This chapter is dedicated to Borderlands Books, San Francisco's magnificent independent science fiction bookstore. Borderlands is basically located across the street from the fictional Cesar Chavez High depicted in Little Brother, and it's not just notorious for its brilliant events, signings, book clubs and such, but also for its amazing hairless Egyptian cat, Ripley, who likes to perch like a buzzing gargoyle on the computer at the front of the store. Borderlands is about the friendliest bookstore you could ask for, filled with comfy places to sit and read, and staffed by incredibly knowledgeable clerks who know everything there is to know about science fiction. Even better, they've always been willing to take orders for my book (by net or phone) and hold them for me to sign when I drop into the store, then they ship them within the US for free!
Borderlands Books: 866 Valencia Ave, San Francisco CA USA 94110 +1 888 893 4008
We passed a lot of people in the road on the way to the Powell Street BART. They were running or walking, white-faced and silent or shouting and panicked. Homeless people cowered in doorways and watched it all, while a tall black tranny hooker shouted at two mustached young men about something.
The closer we got to the BART, the worse the press of bodies became. By the time we reached the stairway down into the station, it was a mob-scene, a huge brawl of people trying to crowd their way down a narrow staircase. I had my face crushed up against someone's back, and someone else was pressed into my back.
Darryl was still beside me — he was big enough that he was hard to shove, and Jolu was right behind him, kind of hanging on to his waist. I spied Vanessa a few yards away, trapped by more people.
"Screw you!" I heard Van yell behind me. "Pervert! Get your hands off of me!"
I strained around against the crowd and saw Van looking with disgust at an older guy in a nice suit who was kind of smirking at her. She was digging in her purse and I knew what she was digging for.
"Don't mace him!" I shouted over the din. "You'll get us all too."
At the mention of the word mace, the guy looked scared and kind of melted back, though the crowd kept him moving forward. Up ahead, I saw someone, a middle-aged lady in a hippie dress, falter and fall. She screamed as she went down, and I saw her thrashing to get up, but she couldn't, the crowd's pressure was too strong. As I neared her, I bent to help her up, and was nearly knocked over her. I ended up stepping on her stomach as the crowd pushed me past her, but by then I don't think she was feeling anything.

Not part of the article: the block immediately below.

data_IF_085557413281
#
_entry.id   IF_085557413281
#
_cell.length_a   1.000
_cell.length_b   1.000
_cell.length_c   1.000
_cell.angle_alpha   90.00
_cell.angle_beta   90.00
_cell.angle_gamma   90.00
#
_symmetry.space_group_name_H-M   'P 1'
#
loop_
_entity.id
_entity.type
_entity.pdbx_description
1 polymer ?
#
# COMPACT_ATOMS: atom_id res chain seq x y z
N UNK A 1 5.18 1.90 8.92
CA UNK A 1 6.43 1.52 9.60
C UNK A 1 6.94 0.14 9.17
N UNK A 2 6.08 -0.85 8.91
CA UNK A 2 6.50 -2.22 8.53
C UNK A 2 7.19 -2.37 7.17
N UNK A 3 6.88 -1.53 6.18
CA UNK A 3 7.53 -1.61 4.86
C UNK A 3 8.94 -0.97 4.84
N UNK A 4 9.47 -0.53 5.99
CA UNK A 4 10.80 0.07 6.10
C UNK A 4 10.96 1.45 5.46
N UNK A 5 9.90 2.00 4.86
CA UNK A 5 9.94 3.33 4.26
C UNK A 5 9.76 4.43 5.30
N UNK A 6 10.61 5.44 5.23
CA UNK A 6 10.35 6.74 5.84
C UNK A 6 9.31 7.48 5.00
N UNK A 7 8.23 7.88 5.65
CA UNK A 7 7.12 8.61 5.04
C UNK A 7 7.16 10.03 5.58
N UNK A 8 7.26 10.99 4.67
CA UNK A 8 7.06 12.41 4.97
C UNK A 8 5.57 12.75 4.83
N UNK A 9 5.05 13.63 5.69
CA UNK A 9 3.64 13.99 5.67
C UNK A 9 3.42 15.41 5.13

I was as scared as I'd ever been. There was screaming everywhere now, and more bodies on the floor, and the press from behind was as relentless as a bulldozer. It was all I could do to keep on my feet.
We were in the open concourse where the turnstiles were. It was hardly any better here — the enclosed space sent the voices around us echoing back in a roar that made my head ring, and the smell and feeling of all those bodies made me feel a claustrophobia I'd never known I was prone to.
People were still cramming down the stairs, and more were squeezing past the turnstiles and down the escalators onto the platforms, but it was clear to me that this wasn't going to have a happy ending.
"Want to take our chances up top?" I said to Darryl.
"Yes, hell yes," he said. "This is vicious."
I looked to Vanessa — there was no way she'd hear me. I managed to get my phone out and I texted her.
We're getting out of here
I saw her feel the vibe from her phone, then look down at it and then back at me and nod vigorously. Darryl, meanwhile, had clued Jolu in.
"What's the plan?" Darryl shouted in my ear.
"We're going to have to go back!" I shouted back, pointing at the remorseless crush of bodies.
"It's impossible!" he said.
"It's just going to get more impossible the longer we wait!"
He shrugged. Van worked her way over to me and grabbed hold of my wrist. I took Darryl and Darryl took Jolu by the other hand and we pushed out.
It wasn't easy. We moved about three inches a minute at first, then slowed down even more when we reached the stairway. The people we passed were none too happy about us shoving them out of the way, either. A couple people swore at us and there was a guy who looked like he'd have punched me if he'd been able to get his arms loose. We passed three more crushed people beneath us, but there was no way I could have helped them. By that point, I wasn't even thinking of helping anyone. All I could think of was finding the spaces in front of us to move into, of Darryl's mighty straining on my wrist, of my death-grip on Van behind me.